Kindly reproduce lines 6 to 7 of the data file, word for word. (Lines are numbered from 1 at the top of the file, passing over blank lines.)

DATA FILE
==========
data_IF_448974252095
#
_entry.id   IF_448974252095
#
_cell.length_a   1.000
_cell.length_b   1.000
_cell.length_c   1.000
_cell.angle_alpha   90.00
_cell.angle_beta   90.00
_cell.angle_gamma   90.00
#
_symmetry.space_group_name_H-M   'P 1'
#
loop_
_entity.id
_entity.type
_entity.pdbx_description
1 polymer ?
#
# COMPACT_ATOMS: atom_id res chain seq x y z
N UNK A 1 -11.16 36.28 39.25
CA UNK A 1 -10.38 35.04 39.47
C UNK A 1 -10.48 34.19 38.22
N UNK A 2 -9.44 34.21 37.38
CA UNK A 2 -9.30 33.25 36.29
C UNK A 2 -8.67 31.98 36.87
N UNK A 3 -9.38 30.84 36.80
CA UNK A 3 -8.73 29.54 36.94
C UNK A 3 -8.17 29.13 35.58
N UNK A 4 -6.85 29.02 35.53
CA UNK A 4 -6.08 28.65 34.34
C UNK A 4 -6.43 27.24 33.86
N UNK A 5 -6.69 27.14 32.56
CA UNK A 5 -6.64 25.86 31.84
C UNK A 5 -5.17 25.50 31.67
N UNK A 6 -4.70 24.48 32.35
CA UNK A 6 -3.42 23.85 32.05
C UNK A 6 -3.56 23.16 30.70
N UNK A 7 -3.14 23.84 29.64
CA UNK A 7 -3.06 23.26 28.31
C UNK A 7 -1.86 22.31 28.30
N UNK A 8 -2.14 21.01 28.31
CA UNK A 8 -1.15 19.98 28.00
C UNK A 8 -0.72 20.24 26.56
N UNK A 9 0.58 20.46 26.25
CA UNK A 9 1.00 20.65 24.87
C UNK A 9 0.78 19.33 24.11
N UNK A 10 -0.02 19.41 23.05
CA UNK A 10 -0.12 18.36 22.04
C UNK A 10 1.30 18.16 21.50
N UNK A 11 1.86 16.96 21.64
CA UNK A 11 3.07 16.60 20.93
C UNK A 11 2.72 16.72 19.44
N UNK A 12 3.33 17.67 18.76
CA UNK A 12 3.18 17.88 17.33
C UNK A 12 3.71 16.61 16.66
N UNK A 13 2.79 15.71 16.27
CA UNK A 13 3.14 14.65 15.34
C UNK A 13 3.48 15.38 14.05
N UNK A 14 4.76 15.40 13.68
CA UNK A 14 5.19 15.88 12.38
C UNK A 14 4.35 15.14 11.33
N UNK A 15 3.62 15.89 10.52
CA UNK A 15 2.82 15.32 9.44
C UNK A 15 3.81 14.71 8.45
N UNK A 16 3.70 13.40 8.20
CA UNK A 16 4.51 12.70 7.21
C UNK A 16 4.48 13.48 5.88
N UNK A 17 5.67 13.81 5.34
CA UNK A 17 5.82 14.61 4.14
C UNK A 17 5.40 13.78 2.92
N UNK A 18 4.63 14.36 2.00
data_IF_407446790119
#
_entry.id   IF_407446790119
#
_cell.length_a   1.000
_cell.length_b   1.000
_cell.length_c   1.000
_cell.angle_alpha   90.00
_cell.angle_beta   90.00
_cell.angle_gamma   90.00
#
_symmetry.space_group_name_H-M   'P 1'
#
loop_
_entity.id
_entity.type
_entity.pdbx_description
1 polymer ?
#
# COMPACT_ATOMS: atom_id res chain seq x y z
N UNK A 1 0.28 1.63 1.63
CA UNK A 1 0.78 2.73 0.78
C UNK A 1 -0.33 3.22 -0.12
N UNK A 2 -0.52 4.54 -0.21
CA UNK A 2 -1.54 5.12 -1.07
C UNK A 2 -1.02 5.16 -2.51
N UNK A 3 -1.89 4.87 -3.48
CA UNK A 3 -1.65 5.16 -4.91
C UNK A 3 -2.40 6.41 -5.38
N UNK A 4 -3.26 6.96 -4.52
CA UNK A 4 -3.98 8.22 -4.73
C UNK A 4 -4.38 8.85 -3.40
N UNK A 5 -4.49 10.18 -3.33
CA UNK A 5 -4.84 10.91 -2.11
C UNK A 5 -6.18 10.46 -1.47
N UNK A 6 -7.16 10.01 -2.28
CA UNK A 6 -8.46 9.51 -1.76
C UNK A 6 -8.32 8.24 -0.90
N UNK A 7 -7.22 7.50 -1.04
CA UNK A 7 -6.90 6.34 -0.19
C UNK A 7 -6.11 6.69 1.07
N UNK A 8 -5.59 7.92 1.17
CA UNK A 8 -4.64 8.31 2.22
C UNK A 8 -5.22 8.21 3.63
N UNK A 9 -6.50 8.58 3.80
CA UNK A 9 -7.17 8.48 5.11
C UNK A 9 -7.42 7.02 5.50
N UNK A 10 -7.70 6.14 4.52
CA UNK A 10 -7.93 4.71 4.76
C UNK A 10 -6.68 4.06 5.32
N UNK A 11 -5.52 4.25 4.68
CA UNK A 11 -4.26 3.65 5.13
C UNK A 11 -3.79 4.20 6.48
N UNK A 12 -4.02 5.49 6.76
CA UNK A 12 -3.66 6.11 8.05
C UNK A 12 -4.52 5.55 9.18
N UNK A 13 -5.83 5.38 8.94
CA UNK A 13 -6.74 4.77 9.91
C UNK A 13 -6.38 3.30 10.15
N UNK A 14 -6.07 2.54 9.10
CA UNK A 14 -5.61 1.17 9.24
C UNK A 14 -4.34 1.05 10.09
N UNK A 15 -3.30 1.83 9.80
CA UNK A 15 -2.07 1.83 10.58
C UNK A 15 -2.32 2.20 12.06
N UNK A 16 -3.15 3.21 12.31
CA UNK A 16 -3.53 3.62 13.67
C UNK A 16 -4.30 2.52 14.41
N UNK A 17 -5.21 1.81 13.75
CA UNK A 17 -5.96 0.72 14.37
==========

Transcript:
_cell.length_b   1.000
_cell.length_c   1.000